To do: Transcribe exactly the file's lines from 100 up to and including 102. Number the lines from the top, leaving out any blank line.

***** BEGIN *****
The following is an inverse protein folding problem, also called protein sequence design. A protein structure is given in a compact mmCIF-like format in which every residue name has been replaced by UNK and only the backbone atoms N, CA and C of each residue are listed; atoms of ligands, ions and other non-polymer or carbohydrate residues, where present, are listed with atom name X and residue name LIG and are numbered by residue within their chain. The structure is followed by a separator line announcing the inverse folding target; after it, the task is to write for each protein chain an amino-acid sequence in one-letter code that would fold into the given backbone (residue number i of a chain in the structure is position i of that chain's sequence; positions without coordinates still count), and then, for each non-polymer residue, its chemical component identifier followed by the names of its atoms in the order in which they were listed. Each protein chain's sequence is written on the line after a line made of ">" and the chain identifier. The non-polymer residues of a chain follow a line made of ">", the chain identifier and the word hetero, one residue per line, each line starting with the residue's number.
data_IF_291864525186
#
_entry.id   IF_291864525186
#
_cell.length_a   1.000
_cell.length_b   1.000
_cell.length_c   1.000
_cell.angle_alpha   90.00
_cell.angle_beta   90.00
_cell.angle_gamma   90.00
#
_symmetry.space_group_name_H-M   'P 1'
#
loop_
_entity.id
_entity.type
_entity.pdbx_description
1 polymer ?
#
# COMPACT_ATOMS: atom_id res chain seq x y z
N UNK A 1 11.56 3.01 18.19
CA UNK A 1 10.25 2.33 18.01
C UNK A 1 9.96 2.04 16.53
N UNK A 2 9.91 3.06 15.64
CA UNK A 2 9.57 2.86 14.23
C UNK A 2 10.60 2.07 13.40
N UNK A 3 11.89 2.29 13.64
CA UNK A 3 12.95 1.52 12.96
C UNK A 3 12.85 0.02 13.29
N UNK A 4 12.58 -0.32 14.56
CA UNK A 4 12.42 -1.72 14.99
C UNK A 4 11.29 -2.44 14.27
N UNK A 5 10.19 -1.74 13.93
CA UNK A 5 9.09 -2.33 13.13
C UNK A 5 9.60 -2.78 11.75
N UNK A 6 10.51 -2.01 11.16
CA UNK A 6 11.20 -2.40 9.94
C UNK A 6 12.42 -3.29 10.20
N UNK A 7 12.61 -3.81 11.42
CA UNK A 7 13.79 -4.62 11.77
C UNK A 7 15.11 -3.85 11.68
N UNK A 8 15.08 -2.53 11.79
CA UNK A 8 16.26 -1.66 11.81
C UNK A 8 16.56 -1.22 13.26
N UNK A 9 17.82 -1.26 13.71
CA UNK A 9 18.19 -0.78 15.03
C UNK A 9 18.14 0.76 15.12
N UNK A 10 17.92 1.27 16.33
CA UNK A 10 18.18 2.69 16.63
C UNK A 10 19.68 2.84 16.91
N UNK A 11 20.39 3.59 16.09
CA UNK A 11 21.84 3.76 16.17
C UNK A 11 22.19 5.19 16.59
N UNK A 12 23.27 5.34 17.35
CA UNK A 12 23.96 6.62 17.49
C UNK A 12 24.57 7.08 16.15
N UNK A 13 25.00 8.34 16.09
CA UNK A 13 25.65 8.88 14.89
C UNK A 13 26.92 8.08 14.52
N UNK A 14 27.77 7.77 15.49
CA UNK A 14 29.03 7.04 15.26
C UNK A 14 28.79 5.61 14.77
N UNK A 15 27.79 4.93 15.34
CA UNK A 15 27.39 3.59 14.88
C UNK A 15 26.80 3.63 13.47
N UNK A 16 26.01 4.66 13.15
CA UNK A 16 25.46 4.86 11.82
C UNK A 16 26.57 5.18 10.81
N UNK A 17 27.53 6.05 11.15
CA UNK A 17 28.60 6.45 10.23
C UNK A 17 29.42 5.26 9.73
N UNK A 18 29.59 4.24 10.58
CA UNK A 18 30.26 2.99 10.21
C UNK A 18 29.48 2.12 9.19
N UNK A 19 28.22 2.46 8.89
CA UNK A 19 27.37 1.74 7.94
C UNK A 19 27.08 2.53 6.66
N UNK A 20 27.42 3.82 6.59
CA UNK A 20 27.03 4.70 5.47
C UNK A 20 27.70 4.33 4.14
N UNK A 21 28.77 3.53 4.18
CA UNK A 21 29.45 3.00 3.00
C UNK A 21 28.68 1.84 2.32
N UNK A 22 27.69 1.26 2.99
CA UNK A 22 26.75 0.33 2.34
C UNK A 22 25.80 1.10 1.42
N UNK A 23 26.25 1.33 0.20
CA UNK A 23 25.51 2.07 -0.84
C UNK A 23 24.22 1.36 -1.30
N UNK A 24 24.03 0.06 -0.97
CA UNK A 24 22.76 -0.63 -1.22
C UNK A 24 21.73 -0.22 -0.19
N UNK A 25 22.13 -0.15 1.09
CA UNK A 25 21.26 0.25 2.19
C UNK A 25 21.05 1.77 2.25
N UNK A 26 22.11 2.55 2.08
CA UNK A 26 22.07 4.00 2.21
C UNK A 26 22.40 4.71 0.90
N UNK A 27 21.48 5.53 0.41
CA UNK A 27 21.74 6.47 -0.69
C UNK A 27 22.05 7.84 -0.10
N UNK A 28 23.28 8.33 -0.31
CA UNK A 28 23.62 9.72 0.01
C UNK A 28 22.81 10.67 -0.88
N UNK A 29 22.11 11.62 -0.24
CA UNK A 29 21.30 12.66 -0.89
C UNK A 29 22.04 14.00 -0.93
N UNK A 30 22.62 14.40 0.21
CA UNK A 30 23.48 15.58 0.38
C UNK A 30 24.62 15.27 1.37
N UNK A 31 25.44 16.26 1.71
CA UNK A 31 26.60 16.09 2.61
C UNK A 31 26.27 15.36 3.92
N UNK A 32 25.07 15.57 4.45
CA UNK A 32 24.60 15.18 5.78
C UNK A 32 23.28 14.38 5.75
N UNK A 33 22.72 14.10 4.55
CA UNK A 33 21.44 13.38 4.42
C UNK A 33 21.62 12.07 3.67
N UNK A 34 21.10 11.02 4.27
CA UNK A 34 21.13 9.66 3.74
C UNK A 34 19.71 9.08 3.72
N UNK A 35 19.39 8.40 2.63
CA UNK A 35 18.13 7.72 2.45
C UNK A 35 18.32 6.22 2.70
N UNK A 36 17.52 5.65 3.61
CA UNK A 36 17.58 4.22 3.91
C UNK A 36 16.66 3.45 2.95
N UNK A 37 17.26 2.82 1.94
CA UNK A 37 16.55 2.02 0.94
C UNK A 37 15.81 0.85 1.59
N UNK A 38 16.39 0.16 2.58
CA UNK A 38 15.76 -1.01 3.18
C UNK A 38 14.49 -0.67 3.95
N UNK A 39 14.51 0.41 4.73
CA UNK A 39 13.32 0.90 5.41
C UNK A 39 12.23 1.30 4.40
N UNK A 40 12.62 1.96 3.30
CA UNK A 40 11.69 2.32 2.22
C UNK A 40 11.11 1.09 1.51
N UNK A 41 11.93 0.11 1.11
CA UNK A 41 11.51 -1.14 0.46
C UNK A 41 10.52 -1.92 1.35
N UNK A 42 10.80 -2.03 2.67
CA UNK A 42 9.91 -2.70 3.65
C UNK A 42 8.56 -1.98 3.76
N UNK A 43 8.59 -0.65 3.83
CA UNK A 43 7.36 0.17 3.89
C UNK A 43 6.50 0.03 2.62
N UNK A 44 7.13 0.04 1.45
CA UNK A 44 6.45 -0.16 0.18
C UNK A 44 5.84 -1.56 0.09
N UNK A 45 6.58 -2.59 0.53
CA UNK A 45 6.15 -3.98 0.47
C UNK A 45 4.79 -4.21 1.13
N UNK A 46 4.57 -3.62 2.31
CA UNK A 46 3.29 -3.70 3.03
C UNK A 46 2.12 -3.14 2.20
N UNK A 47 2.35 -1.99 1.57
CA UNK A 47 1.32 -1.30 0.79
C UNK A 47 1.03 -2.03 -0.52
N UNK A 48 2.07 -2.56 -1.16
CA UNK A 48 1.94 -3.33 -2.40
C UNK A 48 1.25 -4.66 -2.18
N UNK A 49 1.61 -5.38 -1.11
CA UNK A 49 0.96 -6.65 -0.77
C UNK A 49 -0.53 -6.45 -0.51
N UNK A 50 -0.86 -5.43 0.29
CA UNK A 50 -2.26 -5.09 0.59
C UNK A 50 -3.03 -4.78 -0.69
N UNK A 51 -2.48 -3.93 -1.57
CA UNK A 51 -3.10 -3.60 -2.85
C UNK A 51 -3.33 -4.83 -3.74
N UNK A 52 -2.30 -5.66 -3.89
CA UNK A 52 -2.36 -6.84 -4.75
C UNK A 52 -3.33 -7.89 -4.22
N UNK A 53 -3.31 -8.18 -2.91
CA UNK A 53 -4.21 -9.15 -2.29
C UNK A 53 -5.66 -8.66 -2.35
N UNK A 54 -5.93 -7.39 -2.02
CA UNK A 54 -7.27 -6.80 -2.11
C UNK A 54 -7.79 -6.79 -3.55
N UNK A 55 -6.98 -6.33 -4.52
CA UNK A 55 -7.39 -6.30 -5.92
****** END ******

N UNK A 27 21.48 5.53 0.41
CA UNK A 27 21.74 6.47 -0.69
C UNK A 27 22.05 7.84 -0.10